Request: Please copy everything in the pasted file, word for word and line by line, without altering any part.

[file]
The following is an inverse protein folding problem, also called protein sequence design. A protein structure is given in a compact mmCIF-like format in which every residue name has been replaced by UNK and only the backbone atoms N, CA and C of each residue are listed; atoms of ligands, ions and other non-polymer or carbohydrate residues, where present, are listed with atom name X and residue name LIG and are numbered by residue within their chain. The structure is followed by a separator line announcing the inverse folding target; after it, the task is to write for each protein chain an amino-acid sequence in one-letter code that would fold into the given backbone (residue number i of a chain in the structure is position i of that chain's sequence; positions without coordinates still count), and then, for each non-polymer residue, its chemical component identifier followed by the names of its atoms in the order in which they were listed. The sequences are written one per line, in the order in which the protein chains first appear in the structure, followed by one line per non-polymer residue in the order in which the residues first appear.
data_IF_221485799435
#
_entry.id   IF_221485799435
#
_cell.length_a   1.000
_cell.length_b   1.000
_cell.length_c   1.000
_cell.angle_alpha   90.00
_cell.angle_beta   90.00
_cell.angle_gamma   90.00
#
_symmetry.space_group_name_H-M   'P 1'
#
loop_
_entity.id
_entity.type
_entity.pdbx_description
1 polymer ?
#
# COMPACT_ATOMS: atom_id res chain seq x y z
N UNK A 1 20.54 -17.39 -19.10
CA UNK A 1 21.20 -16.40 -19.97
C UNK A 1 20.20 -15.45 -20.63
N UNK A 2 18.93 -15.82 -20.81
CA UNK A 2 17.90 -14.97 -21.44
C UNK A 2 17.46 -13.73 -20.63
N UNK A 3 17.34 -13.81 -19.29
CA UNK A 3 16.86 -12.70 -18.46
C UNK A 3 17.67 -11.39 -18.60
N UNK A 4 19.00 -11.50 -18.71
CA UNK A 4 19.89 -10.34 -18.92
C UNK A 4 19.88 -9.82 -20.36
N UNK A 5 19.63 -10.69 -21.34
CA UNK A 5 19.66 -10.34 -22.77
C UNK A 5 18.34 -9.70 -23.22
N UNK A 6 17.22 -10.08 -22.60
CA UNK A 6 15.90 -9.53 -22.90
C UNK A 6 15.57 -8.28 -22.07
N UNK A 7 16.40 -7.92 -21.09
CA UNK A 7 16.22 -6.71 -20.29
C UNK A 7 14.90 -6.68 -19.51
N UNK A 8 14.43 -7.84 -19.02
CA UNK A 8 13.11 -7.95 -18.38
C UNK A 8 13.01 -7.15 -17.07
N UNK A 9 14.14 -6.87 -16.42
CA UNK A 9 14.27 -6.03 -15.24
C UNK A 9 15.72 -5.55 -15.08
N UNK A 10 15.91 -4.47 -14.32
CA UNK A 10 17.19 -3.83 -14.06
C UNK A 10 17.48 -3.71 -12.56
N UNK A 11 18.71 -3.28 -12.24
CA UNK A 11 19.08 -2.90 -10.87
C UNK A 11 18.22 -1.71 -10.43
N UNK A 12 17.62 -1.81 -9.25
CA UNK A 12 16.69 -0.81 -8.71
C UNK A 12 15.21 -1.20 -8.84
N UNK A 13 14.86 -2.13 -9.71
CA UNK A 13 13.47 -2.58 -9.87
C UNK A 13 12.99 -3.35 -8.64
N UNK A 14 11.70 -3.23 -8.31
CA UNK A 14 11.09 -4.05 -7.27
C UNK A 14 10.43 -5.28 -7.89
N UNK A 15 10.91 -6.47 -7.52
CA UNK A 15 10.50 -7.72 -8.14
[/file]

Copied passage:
The following is an inverse protein folding problem, also called protein sequence design. A protein structure is given in a compact mmCIF-like format in which every residue name has been replaced by UNK and only the backbone atoms N, CA and C of each residue are listed; atoms of ligands, ions and other non-polymer or carbohydrate residues, where present, are listed with atom name X and residue name LIG and are numbered by residue within their chain. The structure is followed by a separator line announcing the inverse folding target; after it, the task is to write for each protein chain an amino-acid sequence in one-letter code that would fold into the given backbone (residue number i of a chain in the structure is position i of that chain's sequence; positions without coordinates still count), and then, for each non-polymer residue, its chemical component identifier followed by the names of its atoms in the order in which they were listed. The sequences are written one per line, in the order in which the protein chains first appear in the structure, followed by one line per non-polymer residue in the order in which the residues first appear.
data_IF_221485799435
#
_entry.id   IF_221485799435
#
_cell.length_a   1.000
_cell.length_b   1.000
_cell.length_c   1.000
_cell.angle_alpha   90.00
_cell.angle_beta   90.00
_cell.angle_gamma   90.00
#
_symmetry.space_group_name_H-M   'P 1'
#
loop_
_entity.id
_entity.type
_entity.pdbx_description
1 polymer ?
#
# COMPACT_ATOMS: atom_id res chain seq x y z
N UNK A 1 20.54 -17.39 -19.10
CA UNK A 1 21.20 -16.40 -19.97
C UNK A 1 20.20 -15.45 -20.63
N UNK A 2 18.93 -15.82 -20.81
CA UNK A 2 17.90 -14.97 -21.44
C UNK A 2 17.46 -13.73 -20.63
N UNK A 3 17.34 -13.81 -19.29
CA UNK A 3 16.86 -12.70 -18.46
C UNK A 3 17.67 -11.39 -18.60
N UNK A 4 19.00 -11.50 -18.71
CA UNK A 4 19.89 -10.34 -18.92
C UNK A 4 19.88 -9.82 -20.36
N UNK A 5 19.63 -10.69 -21.34
CA UNK A 5 19.66 -10.34 -22.77
C UNK A 5 18.34 -9.70 -23.22
N UNK A 6 17.22 -10.08 -22.60
CA UNK A 6 15.90 -9.53 -22.90
C UNK A 6 15.57 -8.28 -22.07
N UNK A 7 16.40 -7.92 -21.09
CA UNK A 7 16.22 -6.71 -20.29
C UNK A 7 14.90 -6.68 -19.51
N UNK A 8 14.43 -7.84 -19.02
CA UNK A 8 13.11 -7.95 -18.38
C UNK A 8 13.01 -7.15 -17.07
N UNK A 9 14.14 -6.87 -16.42
CA UNK A 9 14.27 -6.03 -15.24
C UNK A 9 15.72 -5.55 -15.08
N UNK A 10 15.91 -4.47 -14.32
CA UNK A 10 17.19 -3.83 -14.06
C UNK A 10 17.48 -3.71 -12.56
N UNK A 11 18.71 -3.28 -12.24
CA UNK A 11 19.08 -2.90 -10.87
C UNK A 11 18.22 -1.71 -10.43
N UNK A 12 17.62 -1.81 -9.25
CA UNK A 12 16.69 -0.81 -8.71
C UNK A 12 15.21 -1.20 -8.84
N UNK A 13 14.86 -2.13 -9.71
CA UNK A 13 13.47 -2.58 -9.87
C UNK A 13 12.99 -3.35 -8.64
N UNK A 14 11.70 -3.23 -8.31
CA UNK A 14 11.09 -4.05 -7.27
C UNK A 14 10.43 -5.28 -7.89
N UNK A 15 10.91 -6.47 -7.52
CA UNK A 15 10.50 -7.72 -8.14